[Luke Hutchison] has come up with a rather clever hack to get multitouch support on the G1. He wrote a patch against the Synaptics touchscreen driver. When two fingers are placed, the driver reports the x/y of the midpoint and a radius for the size field. If only one finger is used, the size is reported as zero. The nice thing about this approach is that it’s backwards compatible; the extra data will be ignored by current apps. Unfortunately, Google’s Android team says that if multitouch is ever added, it would identify individual fingers and definitely not using this method.
[I)ruid] from BreakingPoint Labs has been doing quite a bit of protocol reverse engineering as part of his work. He put together a post covering some of the tools that have been useful for this task. Text-based protocols have a lot of human readable characters that can help you identify fields. Binary protocols don’t have this luxury though. He recommends the Protocol Informatics Project for tackling these situations. It applies bioinformatics algorithms to network traffic. You give it a packet dump of the protocol and it compares them to find similarities the same way genetic sequences are compared. It can be confused by protocols that waste a lot of space, but it’s still a very clever approach to reversing.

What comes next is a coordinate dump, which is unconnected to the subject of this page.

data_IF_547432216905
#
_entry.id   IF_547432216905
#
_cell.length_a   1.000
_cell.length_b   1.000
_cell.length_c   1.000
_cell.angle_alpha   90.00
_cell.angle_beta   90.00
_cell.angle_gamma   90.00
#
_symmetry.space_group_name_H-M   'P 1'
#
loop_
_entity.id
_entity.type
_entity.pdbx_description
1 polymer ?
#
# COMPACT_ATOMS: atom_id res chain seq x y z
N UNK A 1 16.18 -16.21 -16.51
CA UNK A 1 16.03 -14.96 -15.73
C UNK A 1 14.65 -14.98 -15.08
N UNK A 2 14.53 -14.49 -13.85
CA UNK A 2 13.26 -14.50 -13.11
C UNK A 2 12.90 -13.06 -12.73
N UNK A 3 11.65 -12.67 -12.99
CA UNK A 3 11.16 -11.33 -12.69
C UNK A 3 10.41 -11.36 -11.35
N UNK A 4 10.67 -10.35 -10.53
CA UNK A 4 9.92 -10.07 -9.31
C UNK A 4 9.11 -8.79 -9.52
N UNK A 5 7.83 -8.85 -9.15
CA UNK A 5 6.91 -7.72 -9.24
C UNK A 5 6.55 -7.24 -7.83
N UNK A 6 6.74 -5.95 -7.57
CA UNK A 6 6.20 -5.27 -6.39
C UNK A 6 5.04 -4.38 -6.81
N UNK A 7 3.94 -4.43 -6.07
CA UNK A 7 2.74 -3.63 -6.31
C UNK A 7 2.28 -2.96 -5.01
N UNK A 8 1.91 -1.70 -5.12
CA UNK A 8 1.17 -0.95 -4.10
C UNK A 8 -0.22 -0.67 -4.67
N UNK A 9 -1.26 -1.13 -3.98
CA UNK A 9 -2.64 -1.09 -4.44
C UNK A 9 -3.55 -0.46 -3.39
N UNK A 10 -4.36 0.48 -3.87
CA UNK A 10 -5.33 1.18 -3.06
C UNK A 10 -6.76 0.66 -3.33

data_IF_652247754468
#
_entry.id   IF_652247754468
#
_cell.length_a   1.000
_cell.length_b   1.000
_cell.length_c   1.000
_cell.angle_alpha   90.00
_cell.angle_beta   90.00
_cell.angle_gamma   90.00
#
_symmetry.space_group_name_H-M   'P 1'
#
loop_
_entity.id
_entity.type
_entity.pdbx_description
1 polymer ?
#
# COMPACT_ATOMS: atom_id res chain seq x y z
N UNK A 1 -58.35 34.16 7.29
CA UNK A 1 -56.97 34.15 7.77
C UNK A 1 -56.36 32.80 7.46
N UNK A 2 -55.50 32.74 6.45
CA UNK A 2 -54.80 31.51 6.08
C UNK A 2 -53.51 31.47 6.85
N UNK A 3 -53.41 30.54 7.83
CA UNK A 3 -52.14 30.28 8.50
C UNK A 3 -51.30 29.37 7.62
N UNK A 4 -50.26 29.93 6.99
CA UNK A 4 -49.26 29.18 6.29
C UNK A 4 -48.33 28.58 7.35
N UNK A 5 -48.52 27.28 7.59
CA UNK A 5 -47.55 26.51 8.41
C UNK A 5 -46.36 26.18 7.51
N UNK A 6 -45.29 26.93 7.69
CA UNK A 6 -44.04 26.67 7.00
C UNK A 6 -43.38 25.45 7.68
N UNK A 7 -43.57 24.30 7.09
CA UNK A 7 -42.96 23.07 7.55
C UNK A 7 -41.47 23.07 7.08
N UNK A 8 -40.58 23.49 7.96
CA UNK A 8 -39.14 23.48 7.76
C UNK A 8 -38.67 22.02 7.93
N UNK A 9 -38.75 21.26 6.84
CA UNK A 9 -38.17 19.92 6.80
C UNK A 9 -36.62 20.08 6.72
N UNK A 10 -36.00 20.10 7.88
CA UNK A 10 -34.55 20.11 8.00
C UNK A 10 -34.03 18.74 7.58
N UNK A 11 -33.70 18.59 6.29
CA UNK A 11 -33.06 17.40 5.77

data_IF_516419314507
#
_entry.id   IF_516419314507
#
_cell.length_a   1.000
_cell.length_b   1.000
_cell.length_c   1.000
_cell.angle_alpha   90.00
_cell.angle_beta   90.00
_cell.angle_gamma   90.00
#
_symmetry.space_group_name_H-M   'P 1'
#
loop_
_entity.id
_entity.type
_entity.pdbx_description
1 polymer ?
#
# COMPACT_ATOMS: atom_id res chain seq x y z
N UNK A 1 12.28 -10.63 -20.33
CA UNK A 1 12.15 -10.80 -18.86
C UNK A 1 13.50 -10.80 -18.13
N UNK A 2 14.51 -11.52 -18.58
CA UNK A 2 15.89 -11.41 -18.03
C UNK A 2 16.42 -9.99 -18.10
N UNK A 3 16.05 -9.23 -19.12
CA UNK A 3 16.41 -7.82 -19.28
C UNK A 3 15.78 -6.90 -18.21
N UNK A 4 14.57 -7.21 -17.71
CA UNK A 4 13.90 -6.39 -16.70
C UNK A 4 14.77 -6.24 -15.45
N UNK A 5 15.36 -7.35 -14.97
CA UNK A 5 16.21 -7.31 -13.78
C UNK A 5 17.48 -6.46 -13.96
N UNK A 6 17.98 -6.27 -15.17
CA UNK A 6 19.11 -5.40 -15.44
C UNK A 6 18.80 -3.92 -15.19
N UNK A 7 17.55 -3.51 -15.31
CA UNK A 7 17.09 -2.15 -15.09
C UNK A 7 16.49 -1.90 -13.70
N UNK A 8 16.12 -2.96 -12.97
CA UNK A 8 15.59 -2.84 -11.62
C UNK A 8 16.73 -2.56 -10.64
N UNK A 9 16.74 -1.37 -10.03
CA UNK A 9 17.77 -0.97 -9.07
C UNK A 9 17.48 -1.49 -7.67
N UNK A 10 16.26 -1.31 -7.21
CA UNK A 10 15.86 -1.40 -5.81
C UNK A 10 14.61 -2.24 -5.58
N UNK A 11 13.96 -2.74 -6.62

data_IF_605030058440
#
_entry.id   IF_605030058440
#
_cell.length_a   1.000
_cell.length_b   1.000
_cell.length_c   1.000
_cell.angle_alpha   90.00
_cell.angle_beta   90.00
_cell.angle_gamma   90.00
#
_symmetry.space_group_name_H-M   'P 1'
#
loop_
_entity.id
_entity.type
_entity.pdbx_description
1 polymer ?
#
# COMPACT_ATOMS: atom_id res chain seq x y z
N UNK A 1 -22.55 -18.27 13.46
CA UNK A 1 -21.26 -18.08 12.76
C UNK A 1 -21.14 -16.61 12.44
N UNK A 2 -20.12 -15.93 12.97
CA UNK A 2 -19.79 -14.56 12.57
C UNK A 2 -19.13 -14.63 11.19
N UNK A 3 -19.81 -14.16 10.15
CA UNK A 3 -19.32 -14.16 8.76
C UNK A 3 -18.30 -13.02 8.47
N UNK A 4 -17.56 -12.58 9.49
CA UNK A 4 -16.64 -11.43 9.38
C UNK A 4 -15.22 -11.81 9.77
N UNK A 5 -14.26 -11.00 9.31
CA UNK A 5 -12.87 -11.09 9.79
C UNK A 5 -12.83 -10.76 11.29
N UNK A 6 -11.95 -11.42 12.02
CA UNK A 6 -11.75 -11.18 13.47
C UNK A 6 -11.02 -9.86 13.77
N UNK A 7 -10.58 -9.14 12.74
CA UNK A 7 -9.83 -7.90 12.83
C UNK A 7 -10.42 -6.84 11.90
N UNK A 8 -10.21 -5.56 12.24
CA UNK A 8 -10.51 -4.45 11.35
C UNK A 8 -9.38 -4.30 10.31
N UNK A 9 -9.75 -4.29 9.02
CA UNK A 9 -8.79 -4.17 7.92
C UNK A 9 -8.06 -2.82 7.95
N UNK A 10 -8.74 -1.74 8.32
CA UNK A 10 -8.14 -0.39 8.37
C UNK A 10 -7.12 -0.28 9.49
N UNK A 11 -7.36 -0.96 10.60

[Wu Yulu] is a Chinese farmer with no formal mechanical training. He’s been building various contraptions over the years and even accidentally burned down his house at one point. Pictured above is a walking, talking rickshaw pulling robot he built to haul himself around town. You can see a video of the mechanical man on Reuters.
The design reminds us of [Bob Schneeveis]’ Schwarzenegger towed solar chariot we saw at Maker Faire.
[via DVICE thanks cnelson]
If you haven’t checked out SparkFun Electronics’ prototype collection yet, you’re missing out. They unearthed many of their old prototypes and published them to show what kind of mistakes could be made. You’ll see plenty of errors and get hints on what to look for while developing your own hardware. This pairs well with their Design for Manufacture post. Along with the pile of broken board iterations, they also walk through how the company developed. Finally, they specifically cover the individual iterations of the BlueSMiRF.
One of the interesting modules in the gallery that never saw full release was the SparkFun Toys line pictured above. The individual units used the standoffs as the power and data bus. The four posts were arranged so they could only be connected in one orientation: power, ground, TX, and RX. It’s an interesting idea that seems like it might be worth exploring further. SparkFun says that it worked fine, but didn’t feel they had the resources to market it to the intended audience.
[Claude Paillard] makes his own triodes (google translated) for short wave radios. The site doesn’t have a lot of details itself, but links to entire books on the history of radio tubes and manufacturing of them. [Claude] takes us through the entire process of building a triode in a 17 minute long video. Even if you aren’t into them, this is fascinating. From the looks of it, several of us might only be a pump or two short of being able to cobble one together.